Brewing Kombucha at Home: How to Grow a SCOBY!

Growing a scoby at home using store bought kombucha

Drinks, Kombucha, Recipes | May 15, 2016 | By

After my post on Starting a Continuous Kombucha Brew System, I had plenty of people asking for a more in-depth look on how to grow a SCOBY at home. After reading about Kombucha’s plethora of beneficial enzymes, probiotics, vitamins and antioxidants, I don’t blame you!

healthy homegrown kombucha scoby

Well, call it a coincidence, but my latest Kombucha batch molded.
Nothing was happening for about two weeks, then mold formed on top of the tea. (And no, I didn’t get pictures because I immediately freaked the f-out and sanitized everything within 3 feet… oops!)

After some research (and a moment of silence for my dead SCOBY 🙁 ), I discovered that you are not supposed to refrigerate a Kombucha SCOBY after brewing a batch. This was my original problem with batch-brewing to begin with. I don’t like the idea of transporting a live SCOBY back and forth to the fridge to be brought in and out of a state of “hibernation”.

  • The entire process increases the risk of contamination. Every time you fully deconstruct a brew-system (which is every batch), you are introducing more and more bacteria.
  • This could potentially be harmful bacteria you are adding to the brew-container (and/or the SCOBY itself)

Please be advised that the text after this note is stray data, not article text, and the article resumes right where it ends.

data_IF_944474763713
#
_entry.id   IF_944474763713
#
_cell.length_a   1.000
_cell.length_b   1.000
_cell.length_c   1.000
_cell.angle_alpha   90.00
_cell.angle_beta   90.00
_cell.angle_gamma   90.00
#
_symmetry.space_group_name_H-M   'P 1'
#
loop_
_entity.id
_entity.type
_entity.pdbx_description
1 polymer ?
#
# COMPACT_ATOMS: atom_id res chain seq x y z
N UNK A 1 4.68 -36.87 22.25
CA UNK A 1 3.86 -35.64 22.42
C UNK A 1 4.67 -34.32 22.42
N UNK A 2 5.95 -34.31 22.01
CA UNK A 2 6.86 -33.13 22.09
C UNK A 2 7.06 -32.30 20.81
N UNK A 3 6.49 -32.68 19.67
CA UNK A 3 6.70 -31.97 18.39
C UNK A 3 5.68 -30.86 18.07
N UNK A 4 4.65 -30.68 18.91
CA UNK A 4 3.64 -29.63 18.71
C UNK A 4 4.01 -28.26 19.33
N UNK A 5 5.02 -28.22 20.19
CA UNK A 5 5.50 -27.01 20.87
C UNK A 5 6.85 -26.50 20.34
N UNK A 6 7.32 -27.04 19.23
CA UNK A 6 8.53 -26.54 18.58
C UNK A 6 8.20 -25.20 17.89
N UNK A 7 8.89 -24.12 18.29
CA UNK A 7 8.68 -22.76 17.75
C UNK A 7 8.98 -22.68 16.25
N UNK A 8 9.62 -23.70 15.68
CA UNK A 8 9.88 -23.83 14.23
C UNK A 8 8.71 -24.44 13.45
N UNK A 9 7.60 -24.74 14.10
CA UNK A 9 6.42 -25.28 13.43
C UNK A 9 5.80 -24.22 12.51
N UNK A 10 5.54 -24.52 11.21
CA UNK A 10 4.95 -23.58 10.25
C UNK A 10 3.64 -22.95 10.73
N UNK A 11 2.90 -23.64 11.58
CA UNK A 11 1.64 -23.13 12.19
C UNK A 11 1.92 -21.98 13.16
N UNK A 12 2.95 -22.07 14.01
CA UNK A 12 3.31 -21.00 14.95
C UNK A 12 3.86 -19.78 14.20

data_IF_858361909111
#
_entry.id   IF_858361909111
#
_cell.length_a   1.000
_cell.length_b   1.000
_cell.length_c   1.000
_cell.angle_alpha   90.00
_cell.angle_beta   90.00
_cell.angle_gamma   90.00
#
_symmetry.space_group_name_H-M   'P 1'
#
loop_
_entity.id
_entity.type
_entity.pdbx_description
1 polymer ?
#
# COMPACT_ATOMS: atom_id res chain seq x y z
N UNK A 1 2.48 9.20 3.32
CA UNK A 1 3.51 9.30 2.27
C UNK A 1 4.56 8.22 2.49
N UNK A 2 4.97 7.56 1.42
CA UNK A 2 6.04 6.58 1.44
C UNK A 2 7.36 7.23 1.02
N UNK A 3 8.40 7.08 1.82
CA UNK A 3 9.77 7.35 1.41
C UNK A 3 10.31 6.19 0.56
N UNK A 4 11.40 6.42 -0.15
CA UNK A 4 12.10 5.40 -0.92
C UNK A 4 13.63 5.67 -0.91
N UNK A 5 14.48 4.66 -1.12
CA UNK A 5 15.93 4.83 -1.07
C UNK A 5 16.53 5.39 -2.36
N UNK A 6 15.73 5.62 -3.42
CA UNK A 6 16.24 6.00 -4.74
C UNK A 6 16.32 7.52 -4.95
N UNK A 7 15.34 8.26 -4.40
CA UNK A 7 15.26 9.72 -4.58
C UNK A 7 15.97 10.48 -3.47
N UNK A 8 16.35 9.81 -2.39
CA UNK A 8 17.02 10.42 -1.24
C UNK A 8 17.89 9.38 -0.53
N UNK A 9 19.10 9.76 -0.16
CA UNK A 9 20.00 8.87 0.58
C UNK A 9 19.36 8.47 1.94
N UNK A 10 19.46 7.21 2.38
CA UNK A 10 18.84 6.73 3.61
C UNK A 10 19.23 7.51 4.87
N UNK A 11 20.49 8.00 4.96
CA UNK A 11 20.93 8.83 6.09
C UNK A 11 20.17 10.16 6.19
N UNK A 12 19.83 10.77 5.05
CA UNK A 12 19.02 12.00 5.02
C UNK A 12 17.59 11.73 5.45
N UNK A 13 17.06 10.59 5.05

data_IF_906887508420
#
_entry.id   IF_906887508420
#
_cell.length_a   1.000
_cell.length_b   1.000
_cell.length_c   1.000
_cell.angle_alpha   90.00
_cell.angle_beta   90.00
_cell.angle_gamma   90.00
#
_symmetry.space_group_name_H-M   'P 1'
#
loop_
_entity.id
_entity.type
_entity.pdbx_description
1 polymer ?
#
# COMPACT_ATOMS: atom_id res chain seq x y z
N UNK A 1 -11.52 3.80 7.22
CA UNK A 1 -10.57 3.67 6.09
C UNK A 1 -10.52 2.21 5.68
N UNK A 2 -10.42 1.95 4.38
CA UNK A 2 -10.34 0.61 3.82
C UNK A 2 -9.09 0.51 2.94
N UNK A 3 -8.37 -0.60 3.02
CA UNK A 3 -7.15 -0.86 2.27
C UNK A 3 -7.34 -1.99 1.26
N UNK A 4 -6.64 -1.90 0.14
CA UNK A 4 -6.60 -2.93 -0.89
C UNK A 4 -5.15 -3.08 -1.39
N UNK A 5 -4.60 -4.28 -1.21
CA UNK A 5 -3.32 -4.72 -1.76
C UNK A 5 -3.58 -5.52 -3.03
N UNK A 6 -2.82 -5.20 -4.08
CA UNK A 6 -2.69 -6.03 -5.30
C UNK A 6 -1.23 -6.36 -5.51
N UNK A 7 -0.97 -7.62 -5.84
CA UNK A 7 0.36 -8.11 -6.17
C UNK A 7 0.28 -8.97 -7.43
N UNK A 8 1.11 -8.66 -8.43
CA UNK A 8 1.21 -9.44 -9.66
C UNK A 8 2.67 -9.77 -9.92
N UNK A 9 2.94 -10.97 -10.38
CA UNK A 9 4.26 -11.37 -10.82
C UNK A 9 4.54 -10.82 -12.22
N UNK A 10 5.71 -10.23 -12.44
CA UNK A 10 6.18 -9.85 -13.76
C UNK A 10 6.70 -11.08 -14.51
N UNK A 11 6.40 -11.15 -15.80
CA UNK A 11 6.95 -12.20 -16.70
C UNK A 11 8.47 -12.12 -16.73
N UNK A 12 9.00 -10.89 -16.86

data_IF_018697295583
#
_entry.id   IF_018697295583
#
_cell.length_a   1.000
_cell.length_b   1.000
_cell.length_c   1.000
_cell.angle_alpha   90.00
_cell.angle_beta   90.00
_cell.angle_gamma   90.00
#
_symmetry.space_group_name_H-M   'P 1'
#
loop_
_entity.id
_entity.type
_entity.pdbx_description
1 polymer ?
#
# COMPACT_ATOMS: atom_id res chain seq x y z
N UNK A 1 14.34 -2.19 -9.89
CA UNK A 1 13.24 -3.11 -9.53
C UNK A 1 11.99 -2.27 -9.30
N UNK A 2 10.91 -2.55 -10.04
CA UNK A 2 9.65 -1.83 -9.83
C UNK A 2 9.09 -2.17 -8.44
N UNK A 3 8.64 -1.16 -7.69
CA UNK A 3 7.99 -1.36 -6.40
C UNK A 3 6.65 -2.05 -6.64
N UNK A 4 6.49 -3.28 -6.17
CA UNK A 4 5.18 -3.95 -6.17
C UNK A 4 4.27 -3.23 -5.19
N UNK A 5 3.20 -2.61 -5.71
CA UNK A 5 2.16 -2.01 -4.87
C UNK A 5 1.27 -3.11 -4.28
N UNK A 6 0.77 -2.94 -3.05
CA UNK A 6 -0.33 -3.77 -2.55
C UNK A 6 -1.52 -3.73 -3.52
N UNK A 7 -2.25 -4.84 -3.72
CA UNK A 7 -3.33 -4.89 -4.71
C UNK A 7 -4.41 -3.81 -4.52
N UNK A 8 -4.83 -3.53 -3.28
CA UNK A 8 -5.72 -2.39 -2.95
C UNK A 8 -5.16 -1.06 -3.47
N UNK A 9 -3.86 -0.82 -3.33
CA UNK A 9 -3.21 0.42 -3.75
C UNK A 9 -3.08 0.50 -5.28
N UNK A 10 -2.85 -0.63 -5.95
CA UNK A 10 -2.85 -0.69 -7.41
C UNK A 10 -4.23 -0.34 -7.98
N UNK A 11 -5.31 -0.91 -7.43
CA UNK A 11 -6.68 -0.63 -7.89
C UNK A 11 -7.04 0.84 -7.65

• To make matters worse, refrigerating actually pushes the SCOBY culture too far into dormancy, usually killing most of it off.
  • This results in a weaker Kombucha “mother”, unable to ferment large amounts of sweet tea.
    • Remember, SCOBYs are living! Comprised of healthy yeasts and bacteria, a strong culture is fully capable of eliminating most problems before they’re a problem!
    • This explains why so many home-brewers have bad luck with their second batch.. You’re starting off with a weak mama!
  • Most recommend simply leaving the culture on the counter with sweet tea as you would normally would during a brew, leaving it for up to 6 weeks.
  • Cultures for Health goes into great detail on how to store your Kombucha for longer periods

 holding kombucha scoby

Time to start fresh! How to grow a SCOBY at home!

As I touched on in my first kombucha postSCOBY stands for Symbiotic Colony of Bacteria and Yeast. I know it sounds (and looks) scary, but it’s the same idea as an equally creepy Vinegar “Mother”. I don’t know about you, but I will go to town on a bag of Salt and Vinegar Chips.

This is just how fermentation works! The bacteria and yeast is not a “disgusting” process, this is Mother Nature working at her finest! It’s the same with any fermented food! Kimchi, tempeh, miso, sauerkraut, and even pickles. All fermented, and all amazing for your health!
Most of these foods have that signature sour-tang, many consider to be an acquired taste, that’s okay! Try it with an open mind, and before long your body will be craving the goodness.
(I first thought Kombucha was a mislabeled bottle of salad dressing! BLEH!)

 

close up how to grow a scoby

GT-Bottle growing kombucha scoby at home